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EU court clears Lithuania on Russian TV case

By Angele Kedaitiene

On Thursday (4  July), the European Court of Justice in Luxembourg has cleared Lithuania in Russian TV restriction case, ruling that Lithuania did not breach EU law when it introduced restrictions on a Russian TV channel for incitement to hatred.

The case dates to May 2016 when the Radio and Television Commission of Lithuania has ordered that the Lithuanian programs of TV channel NTV Mir could only be re-broadcast or distributed as part of packages available for an additional fee. The measure was cancelled following signals from the European Commission that it might run counter to EU legislation.

The Court of Justice has been asked to look into the ongoing case of the Vilnius Regional Administrative Court, which examines the appeal of the Baltic Media Alliance, owner of Russian-language channels, against the decision of the Lithuanian Radio and Television Commission to impose on Lithuanian operators moving the NTV Mir channel to paid packages. The Vilnius court has asked the EU court for clarification.

The European Court of Justice has stated that such decision was right, as “a member state may, for reasons of public policy such as combating incitement to hatred, impose a temporary obligation to broadcast or retransmit a television channel from another member state only in pay-to-view packages” the court decision says.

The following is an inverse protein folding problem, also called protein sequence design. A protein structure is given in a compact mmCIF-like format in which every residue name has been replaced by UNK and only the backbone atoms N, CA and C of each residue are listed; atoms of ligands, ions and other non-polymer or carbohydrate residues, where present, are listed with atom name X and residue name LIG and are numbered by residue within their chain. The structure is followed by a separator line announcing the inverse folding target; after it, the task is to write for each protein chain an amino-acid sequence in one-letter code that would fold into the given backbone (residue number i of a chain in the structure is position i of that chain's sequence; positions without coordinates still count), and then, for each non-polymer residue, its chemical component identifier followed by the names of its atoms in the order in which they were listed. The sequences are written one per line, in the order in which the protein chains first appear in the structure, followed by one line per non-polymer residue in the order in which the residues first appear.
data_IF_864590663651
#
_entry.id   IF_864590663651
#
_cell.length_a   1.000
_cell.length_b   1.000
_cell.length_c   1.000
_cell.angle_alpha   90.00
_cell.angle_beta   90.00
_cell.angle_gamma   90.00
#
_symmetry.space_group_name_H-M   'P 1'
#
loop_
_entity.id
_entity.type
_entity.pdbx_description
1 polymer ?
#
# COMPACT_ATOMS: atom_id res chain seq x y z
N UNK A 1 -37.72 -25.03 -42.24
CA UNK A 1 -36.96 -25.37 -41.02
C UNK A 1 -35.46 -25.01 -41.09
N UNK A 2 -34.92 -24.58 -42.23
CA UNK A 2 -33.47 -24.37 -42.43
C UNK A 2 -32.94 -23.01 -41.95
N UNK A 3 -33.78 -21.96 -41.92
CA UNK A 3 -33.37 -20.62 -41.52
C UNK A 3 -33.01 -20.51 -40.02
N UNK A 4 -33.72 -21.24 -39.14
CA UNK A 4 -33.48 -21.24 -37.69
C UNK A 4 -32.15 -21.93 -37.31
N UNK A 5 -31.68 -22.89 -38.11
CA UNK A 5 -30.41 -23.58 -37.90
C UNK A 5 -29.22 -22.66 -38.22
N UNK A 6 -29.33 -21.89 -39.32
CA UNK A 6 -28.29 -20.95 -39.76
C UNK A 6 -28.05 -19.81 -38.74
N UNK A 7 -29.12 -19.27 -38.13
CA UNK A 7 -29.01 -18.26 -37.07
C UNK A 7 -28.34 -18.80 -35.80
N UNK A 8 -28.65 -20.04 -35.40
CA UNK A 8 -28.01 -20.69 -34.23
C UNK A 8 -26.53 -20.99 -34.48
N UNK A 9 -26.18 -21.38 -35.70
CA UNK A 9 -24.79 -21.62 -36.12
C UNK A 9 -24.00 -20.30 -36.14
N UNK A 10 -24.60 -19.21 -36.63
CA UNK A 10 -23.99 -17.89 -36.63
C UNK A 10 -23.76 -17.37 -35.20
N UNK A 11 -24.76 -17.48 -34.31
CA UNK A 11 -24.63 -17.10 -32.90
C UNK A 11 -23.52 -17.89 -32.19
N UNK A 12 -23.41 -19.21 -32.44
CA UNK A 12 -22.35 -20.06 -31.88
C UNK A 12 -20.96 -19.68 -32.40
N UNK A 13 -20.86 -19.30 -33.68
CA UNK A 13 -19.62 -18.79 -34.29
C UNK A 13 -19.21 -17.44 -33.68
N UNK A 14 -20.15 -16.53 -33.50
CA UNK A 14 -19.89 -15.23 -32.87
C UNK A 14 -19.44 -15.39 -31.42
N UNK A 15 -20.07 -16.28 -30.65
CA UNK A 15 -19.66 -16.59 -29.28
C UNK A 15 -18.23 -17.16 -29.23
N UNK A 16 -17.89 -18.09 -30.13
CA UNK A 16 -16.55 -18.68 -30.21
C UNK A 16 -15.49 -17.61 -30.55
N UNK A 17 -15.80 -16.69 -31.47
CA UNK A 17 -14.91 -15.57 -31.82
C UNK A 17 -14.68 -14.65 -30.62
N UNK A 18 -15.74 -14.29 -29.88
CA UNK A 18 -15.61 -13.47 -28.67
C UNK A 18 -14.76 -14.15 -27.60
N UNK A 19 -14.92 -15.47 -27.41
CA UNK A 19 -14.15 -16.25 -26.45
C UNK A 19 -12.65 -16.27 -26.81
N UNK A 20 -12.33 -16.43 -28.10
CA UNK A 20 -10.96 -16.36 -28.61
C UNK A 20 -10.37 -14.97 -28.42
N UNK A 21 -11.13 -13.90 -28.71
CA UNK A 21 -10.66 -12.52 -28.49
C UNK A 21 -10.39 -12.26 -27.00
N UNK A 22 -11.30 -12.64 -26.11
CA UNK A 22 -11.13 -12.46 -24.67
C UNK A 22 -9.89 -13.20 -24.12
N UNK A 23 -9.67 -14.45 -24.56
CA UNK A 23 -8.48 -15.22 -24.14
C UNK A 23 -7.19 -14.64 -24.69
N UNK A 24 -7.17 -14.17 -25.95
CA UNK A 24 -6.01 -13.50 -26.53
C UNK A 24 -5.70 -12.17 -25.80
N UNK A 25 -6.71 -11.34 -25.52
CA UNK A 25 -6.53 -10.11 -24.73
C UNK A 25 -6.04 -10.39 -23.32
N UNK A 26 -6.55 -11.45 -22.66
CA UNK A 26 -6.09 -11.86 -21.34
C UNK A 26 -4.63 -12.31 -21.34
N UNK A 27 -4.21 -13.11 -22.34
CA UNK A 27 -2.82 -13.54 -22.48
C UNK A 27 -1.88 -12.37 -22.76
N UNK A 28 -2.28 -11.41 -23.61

The Radio and Television Commission in 2016 has concluded that the Russian TV channel had spread false information on alleged collaboration of Lithuania and Latvia during the Holocaust, as well as that the authorities in the Baltic states allegedly pose a threat to the local Russian-speaking minorities.

In reality, Lithuania has officially condemned actions of its nationals who took part in persecuting the Jews during WWII, officially presented excuses to Israel, returned all confiscated Jewish property. The country integrates Russian population well, there are Russian schools, Russian-speaking Lithuanian can take public office and many of them work in the administration  of Lithuania, they are not denied citizenship, etc.

Earlier this year, because of the municipal, Presidential and European Parliament elections which took place in March and May, the Lithuanian parliament has adopted amendments to the Law on the Provision of Information to the Public. The amendments permit the Radio and Television Commission of Lithuania to stop television programs within 72 hours without a court decision, if the broadcast information pose a threat to national security. The amendments are linked to the EU’s Audio-visual Media Services Directive and includes the so-called procedure of immediate reaction. Before that, Lithuania has had a few safeguards to disinformation, which however were too long to implement. TV programs in Lithuania could be stopped by court decision, while programs broadcast by Europe-registered TV channels could be cancelled only after 3 infringement alerts within a year.

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